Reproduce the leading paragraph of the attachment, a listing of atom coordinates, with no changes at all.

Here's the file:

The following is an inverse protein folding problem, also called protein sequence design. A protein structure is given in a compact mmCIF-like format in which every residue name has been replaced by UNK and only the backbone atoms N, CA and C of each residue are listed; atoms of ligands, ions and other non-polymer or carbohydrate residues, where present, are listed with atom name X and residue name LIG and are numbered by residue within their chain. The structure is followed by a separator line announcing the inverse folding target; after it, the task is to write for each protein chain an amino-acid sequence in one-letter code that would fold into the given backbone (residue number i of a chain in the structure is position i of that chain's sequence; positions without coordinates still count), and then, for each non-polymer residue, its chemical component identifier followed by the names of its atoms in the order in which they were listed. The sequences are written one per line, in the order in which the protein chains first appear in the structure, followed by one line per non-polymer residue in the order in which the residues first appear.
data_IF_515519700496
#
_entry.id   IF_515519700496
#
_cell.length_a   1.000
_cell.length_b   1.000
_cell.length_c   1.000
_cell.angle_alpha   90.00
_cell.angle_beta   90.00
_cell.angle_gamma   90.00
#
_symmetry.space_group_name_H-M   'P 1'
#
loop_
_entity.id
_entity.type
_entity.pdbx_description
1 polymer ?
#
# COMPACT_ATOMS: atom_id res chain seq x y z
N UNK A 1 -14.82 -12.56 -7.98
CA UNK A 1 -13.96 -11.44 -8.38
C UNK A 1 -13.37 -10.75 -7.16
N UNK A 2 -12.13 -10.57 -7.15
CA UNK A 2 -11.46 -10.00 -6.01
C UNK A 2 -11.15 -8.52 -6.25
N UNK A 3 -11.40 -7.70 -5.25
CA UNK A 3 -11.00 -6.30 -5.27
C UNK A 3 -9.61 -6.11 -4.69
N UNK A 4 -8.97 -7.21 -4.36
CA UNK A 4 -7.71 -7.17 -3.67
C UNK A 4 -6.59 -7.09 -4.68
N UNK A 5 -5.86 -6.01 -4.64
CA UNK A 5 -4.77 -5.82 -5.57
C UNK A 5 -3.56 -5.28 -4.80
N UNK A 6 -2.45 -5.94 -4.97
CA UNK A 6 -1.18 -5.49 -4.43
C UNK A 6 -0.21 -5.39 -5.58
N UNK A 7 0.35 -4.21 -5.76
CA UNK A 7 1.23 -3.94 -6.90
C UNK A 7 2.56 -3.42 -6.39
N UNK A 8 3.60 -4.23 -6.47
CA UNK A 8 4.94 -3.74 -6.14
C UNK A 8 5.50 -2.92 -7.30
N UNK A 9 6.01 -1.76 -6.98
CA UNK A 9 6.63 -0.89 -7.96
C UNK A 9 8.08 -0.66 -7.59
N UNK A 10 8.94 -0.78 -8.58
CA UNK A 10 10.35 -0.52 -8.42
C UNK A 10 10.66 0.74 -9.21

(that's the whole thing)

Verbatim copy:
The following is an inverse protein folding problem, also called protein sequence design. A protein structure is given in a compact mmCIF-like format in which every residue name has been replaced by UNK and only the backbone atoms N, CA and C of each residue are listed; atoms of ligands, ions and other non-polymer or carbohydrate residues, where present, are listed with atom name X and residue name LIG and are numbered by residue within their chain. The structure is followed by a separator line announcing the inverse folding target; after it, the task is to write for each protein chain an amino-acid sequence in one-letter code that would fold into the given backbone (residue number i of a chain in the structure is position i of that chain's sequence; positions without coordinates still count), and then, for each non-polymer residue, its chemical component identifier followed by the names of its atoms in the order in which they were listed. The sequences are written one per line, in the order in which the protein chains first appear in the structure, followed by one line per non-polymer residue in the order in which the residues first appear.